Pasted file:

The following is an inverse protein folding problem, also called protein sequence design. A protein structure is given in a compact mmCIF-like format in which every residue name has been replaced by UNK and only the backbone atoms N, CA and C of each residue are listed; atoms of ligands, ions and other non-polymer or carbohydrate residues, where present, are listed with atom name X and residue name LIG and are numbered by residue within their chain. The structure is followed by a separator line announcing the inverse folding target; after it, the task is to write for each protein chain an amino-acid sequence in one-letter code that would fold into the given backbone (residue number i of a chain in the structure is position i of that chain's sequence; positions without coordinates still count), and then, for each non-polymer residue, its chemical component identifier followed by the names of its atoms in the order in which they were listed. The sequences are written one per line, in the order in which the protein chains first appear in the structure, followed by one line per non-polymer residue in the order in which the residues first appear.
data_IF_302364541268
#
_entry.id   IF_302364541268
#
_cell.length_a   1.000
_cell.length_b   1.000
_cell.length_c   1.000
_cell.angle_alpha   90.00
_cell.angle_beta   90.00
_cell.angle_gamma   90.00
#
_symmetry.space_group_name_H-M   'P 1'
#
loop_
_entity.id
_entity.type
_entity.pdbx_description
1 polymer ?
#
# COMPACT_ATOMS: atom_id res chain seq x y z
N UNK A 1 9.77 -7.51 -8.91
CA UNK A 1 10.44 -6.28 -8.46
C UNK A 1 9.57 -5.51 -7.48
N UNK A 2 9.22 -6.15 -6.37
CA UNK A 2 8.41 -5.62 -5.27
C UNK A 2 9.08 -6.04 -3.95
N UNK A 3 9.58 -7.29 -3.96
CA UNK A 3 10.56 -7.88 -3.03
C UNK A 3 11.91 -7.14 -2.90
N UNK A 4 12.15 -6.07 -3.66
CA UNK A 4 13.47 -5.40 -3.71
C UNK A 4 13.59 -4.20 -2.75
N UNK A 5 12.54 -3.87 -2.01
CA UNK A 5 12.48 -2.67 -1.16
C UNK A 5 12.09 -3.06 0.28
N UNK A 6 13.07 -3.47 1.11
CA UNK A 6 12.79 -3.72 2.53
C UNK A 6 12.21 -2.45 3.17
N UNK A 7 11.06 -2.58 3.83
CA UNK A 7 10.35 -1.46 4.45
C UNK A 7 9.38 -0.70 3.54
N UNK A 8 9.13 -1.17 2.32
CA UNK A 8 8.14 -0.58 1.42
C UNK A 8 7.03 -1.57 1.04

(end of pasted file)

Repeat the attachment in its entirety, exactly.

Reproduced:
The following is an inverse protein folding problem, also called protein sequence design. A protein structure is given in a compact mmCIF-like format in which every residue name has been replaced by UNK and only the backbone atoms N, CA and C of each residue are listed; atoms of ligands, ions and other non-polymer or carbohydrate residues, where present, are listed with atom name X and residue name LIG and are numbered by residue within their chain. The structure is followed by a separator line announcing the inverse folding target; after it, the task is to write for each protein chain an amino-acid sequence in one-letter code that would fold into the given backbone (residue number i of a chain in the structure is position i of that chain's sequence; positions without coordinates still count), and then, for each non-polymer residue, its chemical component identifier followed by the names of its atoms in the order in which they were listed. The sequences are written one per line, in the order in which the protein chains first appear in the structure, followed by one line per non-polymer residue in the order in which the residues first appear.
data_IF_302364541268
#
_entry.id   IF_302364541268
#
_cell.length_a   1.000
_cell.length_b   1.000
_cell.length_c   1.000
_cell.angle_alpha   90.00
_cell.angle_beta   90.00
_cell.angle_gamma   90.00
#
_symmetry.space_group_name_H-M   'P 1'
#
loop_
_entity.id
_entity.type
_entity.pdbx_description
1 polymer ?
#
# COMPACT_ATOMS: atom_id res chain seq x y z
N UNK A 1 9.77 -7.51 -8.91
CA UNK A 1 10.44 -6.28 -8.46
C UNK A 1 9.57 -5.51 -7.48
N UNK A 2 9.22 -6.15 -6.37
CA UNK A 2 8.41 -5.62 -5.27
C UNK A 2 9.08 -6.04 -3.95
N UNK A 3 9.58 -7.29 -3.96
CA UNK A 3 10.56 -7.88 -3.03
C UNK A 3 11.91 -7.14 -2.90
N UNK A 4 12.15 -6.07 -3.66
CA UNK A 4 13.47 -5.40 -3.71
C UNK A 4 13.59 -4.20 -2.75
N UNK A 5 12.54 -3.87 -2.01
CA UNK A 5 12.48 -2.67 -1.16
C UNK A 5 12.09 -3.06 0.28
N UNK A 6 13.07 -3.47 1.11
CA UNK A 6 12.79 -3.72 2.53
C UNK A 6 12.21 -2.45 3.17
N UNK A 7 11.06 -2.58 3.83
CA UNK A 7 10.35 -1.46 4.45
C UNK A 7 9.38 -0.70 3.54
N UNK A 8 9.13 -1.17 2.32
CA UNK A 8 8.14 -0.58 1.42
C UNK A 8 7.03 -1.57 1.04